In the 15th century, Rafaelle was a Franciscan Inquisitor and Abbé of the Florence Cenaculum. He believed that some of the supernaturals were able to overcome their inherent evil nature by honest remorse and accused the Society of pride for judging who among the remorseful had the right to live.
Renzi was aware of a number of vampires, werewolves and mages but took no action against them. Instead, he tried to minister to them, saying they were no different from any other sinners and they too deserved salvation. For this idea, he was formally charged of heresy in 1658. He allowed himself to be delivered to San Michele's in chains, without even a word to contest the charges.
In a trial open to the entire Society of Leopold, he was branded apostate and a traitor, and he burned at the pyre the next dawn. Renzi flaunted his sanbenito (a penitential garment), saying that it was the cross he must bear for giving witness to the truth and condemning the Society before being taken by the flames.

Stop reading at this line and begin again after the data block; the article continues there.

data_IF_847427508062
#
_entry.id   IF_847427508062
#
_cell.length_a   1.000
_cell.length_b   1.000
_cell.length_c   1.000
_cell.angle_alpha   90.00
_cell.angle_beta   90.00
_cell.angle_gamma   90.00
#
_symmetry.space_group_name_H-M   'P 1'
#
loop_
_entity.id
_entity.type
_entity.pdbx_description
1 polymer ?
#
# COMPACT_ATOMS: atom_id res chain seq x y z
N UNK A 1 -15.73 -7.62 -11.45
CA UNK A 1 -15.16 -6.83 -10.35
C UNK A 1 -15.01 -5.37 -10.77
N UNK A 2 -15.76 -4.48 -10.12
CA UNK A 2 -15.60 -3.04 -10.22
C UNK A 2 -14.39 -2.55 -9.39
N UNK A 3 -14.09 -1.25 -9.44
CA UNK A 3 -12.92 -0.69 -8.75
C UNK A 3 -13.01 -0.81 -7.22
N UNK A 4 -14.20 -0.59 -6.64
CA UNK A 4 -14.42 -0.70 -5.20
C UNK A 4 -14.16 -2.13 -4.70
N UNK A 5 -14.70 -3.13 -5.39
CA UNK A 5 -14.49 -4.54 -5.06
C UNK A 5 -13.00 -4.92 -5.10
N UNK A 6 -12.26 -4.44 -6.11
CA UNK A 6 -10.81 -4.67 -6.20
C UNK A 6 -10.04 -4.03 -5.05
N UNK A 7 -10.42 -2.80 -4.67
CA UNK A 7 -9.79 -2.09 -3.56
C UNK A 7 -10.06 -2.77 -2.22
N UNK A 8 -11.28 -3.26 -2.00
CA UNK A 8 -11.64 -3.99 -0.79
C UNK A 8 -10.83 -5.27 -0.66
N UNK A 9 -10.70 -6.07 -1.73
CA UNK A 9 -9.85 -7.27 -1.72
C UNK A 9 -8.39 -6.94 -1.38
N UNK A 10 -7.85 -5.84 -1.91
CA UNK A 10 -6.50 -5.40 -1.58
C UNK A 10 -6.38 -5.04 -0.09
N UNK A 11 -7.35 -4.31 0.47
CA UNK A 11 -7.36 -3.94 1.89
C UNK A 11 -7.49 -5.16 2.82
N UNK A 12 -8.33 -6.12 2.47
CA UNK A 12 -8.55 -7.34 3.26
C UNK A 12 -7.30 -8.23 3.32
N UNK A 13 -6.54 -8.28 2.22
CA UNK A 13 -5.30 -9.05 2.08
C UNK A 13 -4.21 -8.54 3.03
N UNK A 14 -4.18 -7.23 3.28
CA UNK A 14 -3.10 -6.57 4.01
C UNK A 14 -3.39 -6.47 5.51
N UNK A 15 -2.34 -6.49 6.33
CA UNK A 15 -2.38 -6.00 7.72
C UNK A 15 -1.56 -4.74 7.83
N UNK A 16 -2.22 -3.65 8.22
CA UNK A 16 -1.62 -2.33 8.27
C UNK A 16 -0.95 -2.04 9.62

One year after his death, the Florentine Decree was commissioned to further define the orthodoxy of the Society. In their perspective, Rafaelle's heresy was a subtle but dangerous and seductive: lured into promises of doing good, it led one to blasphemy, and nothing less than acceptance of the Enemy. It implied that Evil was relative, and this would not do.
Rafaelle continues to be an active (although discreet) subject among many Inquisitors' minds. In modern nights, there's even a secretive sect of the Society of Leopold called the Sanbenito, after Rafaelle's martyrdom.